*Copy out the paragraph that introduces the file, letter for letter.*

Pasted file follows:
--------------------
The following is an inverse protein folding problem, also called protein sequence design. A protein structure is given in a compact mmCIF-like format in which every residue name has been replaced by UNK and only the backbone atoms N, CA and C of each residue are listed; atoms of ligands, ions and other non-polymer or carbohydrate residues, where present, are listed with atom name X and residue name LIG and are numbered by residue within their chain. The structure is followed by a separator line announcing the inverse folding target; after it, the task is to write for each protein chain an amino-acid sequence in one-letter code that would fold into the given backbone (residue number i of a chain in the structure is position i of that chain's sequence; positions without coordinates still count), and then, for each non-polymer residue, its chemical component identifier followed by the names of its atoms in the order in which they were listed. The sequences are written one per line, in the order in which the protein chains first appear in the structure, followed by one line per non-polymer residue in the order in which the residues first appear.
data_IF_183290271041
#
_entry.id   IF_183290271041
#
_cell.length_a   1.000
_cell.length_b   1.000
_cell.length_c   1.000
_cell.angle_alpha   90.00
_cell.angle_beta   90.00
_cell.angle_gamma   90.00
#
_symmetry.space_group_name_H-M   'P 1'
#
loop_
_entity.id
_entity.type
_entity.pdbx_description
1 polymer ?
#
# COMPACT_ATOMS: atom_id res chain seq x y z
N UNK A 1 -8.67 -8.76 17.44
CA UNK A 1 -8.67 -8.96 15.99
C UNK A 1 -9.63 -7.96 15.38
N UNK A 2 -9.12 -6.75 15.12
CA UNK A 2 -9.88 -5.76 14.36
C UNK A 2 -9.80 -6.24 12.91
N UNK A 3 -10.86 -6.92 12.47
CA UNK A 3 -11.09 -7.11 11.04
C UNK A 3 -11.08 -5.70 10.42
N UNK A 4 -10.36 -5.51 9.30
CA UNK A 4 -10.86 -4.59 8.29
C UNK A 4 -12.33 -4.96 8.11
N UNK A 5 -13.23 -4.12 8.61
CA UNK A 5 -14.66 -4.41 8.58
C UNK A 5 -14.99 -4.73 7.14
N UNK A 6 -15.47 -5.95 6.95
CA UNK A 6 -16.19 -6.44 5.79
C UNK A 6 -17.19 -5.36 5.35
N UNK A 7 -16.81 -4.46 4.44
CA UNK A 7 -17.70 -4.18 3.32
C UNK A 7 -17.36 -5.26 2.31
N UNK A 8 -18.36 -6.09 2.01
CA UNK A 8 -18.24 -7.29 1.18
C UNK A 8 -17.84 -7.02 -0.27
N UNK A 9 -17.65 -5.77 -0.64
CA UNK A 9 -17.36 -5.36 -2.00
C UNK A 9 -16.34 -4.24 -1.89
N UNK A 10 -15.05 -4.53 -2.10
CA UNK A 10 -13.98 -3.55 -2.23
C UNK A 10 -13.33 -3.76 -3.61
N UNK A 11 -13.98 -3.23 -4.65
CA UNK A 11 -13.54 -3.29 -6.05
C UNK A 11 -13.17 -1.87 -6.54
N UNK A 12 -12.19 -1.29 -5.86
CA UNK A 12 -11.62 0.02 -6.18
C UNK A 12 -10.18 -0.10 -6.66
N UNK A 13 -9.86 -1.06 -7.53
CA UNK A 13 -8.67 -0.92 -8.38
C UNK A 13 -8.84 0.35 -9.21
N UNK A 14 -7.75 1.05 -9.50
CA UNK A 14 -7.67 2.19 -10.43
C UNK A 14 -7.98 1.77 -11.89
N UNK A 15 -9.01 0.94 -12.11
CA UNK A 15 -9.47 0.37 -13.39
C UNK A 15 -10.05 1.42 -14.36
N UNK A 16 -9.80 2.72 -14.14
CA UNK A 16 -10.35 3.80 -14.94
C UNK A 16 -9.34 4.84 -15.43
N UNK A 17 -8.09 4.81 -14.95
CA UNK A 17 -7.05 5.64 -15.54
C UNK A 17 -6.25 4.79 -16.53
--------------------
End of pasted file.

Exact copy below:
The following is an inverse protein folding problem, also called protein sequence design. A protein structure is given in a compact mmCIF-like format in which every residue name has been replaced by UNK and only the backbone atoms N, CA and C of each residue are listed; atoms of ligands, ions and other non-polymer or carbohydrate residues, where present, are listed with atom name X and residue name LIG and are numbered by residue within their chain. The structure is followed by a separator line announcing the inverse folding target; after it, the task is to write for each protein chain an amino-acid sequence in one-letter code that would fold into the given backbone (residue number i of a chain in the structure is position i of that chain's sequence; positions without coordinates still count), and then, for each non-polymer residue, its chemical component identifier followed by the names of its atoms in the order in which they were listed. The sequences are written one per line, in the order in which the protein chains first appear in the structure, followed by one line per non-polymer residue in the order in which the residues first appear.